Ghost Songs: A Mem­oir by Regina McBride,

Tin House Books, 297 pages

Pasatiempo - - OIN OTHER WORDS - Regina McBride reads from “Ghost Songs” at Op. Cit. Books (DeVar­gas Cen­ter, 157 Paseo de Per­alta, 505-428-0321) on Thurs­day, Oct. 13, at 5:30 p.m.

Af­ter the death of a loved one, many peo­ple re­port en­coun­ter­ing them in some way — per­haps as a breeze through a room, a voice in a dream, or a vi­sion at the foot of the bed. Af­ter Regina McBride’s par­ents com­mit­ted sui­cide in 1974, she ex­pe­ri­enced vis­i­ta­tions from what she be­lieved were their ghosts. Ter­ri­fied, she be­gan to cry and couldn’t stop. She was so un­moored by the ap­pari­tions that she landed in a psy­chi­atric ward while vis­it­ing fam­ily on the East Coast. She didn’t be­long there, though, and she soon re­turned to Santa Fe, where she had grown up and where she was en­rolled at the local col­lege.

Ghost Songs is McBride’s mem­oir of her child­hood, lead­ing up to her par­ents’ deaths when she was in her late teens, and re­trac­ing her first cou­ple of years with­out them. The non­lin­ear nar­ra­tive jumps around in time and place, from her early days in Yonkers, New York, to New Mex­ico — the fam­ily first lived in Al­bu­querque and then in Santa Fe — to her time in col­lege and her sud­den de­ci­sion to travel in Ire­land. She has an older brother, Jerry, who went to the Univer­sity of New Mex­ico, and two younger sis­ters, Tracy and Sheila, whom she was un­able to prop­erly care for as a grief-stricken the­ater stu­dent. McBride threw her­self into juicy roles on stage at the Greer Gar­son Theatre. Though she never ex­plic­itly names the Col­lege of Santa Fe in the book, she men­tions the pro­duc­tions she was in dur­ing col­lege — The House

of Blue Leaves, Moon­chil­dren, and The Mu­sic Man among them — as well as her fa­vorite pro­fes­sor, Kim Stan­ley, a one-time film star who taught at CSF (on the cam­pus that now houses Santa Fe Univer­sity of Art and De­sign).

For read­ers who live in Santa Fe or who at­tended CSF, Ghost Songs is a chill­ingly nos­tal­gic scav­enger hunt that can be pieced to­gether through care­ful read­ing and a work­ing knowl­edge of local ge­og­ra­phy over the past half cen­tury. McBride’s Ir­ish-Amer­i­can fam­ily lived off Siringo Road, near the rodeo grounds and what is now Richards Av­enue. McBride’s fa­ther tended bar at the Tap Room at Coron­ado Cen­ter, on Cor­dova Road, and her mother worked as a sec­re­tary at the In­sti­tute for Amer­i­can In­dian Arts when it was lo­cated at the Santa Fe In­dian School. Cer­ril­los Road was dirt where it pe­tered out into the high­way to Al­bu­querque, on the south­west edge of town, which was then mostly un­de­vel­oped mesa.

Far more than a trip down mem­ory lane, how­ever, Ghost

Songs is a deeply mov­ing ex­plo­ration of the tragedy of anger within a fam­ily. McBride’s grand­mother, Nanny, was an op­pres­sive, hos­tile force in their house­hold. She held on to a long-stand­ing ha­tred of her dreamer son-in-law and ma­nip­u­lated her daugh­ter through guilt and a twisted sense of duty. Her grand­chil­dren re­viled her and wished she would live some­where else or even burn in hell, but Nanny’s even­tual death set off their al­ready un­sta­ble mother. Home be­came, even more than it had been, a war zone of ir­ra­tional shriek­ing, scratch­ing, bit­ing, and sui­ci­dal ideation.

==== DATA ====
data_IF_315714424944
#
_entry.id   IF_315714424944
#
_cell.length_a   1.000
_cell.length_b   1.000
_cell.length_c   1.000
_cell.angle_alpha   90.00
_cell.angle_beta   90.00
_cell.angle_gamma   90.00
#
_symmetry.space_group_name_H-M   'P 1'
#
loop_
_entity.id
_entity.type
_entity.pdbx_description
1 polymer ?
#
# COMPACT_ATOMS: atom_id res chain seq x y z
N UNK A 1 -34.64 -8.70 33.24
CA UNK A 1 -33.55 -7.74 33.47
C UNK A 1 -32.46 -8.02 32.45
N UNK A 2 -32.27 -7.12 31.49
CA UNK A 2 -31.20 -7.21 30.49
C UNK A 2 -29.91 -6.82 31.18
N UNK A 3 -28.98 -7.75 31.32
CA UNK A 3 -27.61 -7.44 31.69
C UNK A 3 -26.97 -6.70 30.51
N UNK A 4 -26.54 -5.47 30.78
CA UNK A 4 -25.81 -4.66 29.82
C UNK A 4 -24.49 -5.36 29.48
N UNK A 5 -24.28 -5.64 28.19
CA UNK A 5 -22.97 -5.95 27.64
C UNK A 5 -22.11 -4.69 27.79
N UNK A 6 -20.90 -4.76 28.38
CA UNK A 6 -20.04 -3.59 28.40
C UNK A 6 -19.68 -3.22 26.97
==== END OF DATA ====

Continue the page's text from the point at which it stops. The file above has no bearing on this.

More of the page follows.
McBride found her mother’s sui­cide far less sur­pris­ing than her fa­ther’s, five months ear­lier, for which she felt enor­mous guilt. She told few peo­ple what had hap­pened, fear­ful that she would be blamed for be­ing the kind of daugh­ter that par­ents would aban­don in such a vi­o­lent and fi­nal way. In her of­fice in the the­ater, Stan­ley at­tempted to help McBride come to terms with the deaths, if only by en­cour­ag­ing her to play dra­matic roles with the same com­mit­ment she gave to comedic ones, but McBride re­sisted her pro­fes­sor’s ef­forts. She could not look di­rectly at the ap­pari­tions at the end of her bed; nor could she cre­ate a co­he­sive nar­ra­tive around her par­ents’ mo­ti­va­tions. She wasn’t an­gry with them but bereft, rav­aged by loss.

McBride left Santa Fe to seek re­demp­tion in Ire­land — in Yeats coun­try, which her fa­ther had talked about in hushed and rev­er­ent tones through­out her life, with tales of door­ways to mag­i­cal lands and fan­ci­ful crea­tures. She was raised Catholic, and though she doesn’t really be­lieve in fairies, or that the ap­pari­tions she saw were com­mu­ni­cat­ing with her from the other side, in a per­fect meld­ing of Ir­ish and Santa Fean sen­si­bil­i­ties, McBride is not closed off to the idea that a spirit world ex­ists. In Ghost Songs, she has con­jured her child­hood as an act of heal­ing and sto­ry­telling, which she ac­com­plishes in terse yet vivid po­etic scenes and frag­ments. She has also brought back to life, per­haps un­wit­tingly, tiny pieces of old Santa Fe that might well have dis­ap­peared un­der a thick layer of dust were it not for her drive to ex­pose them to sun­light af­ter all these years. — J.L.

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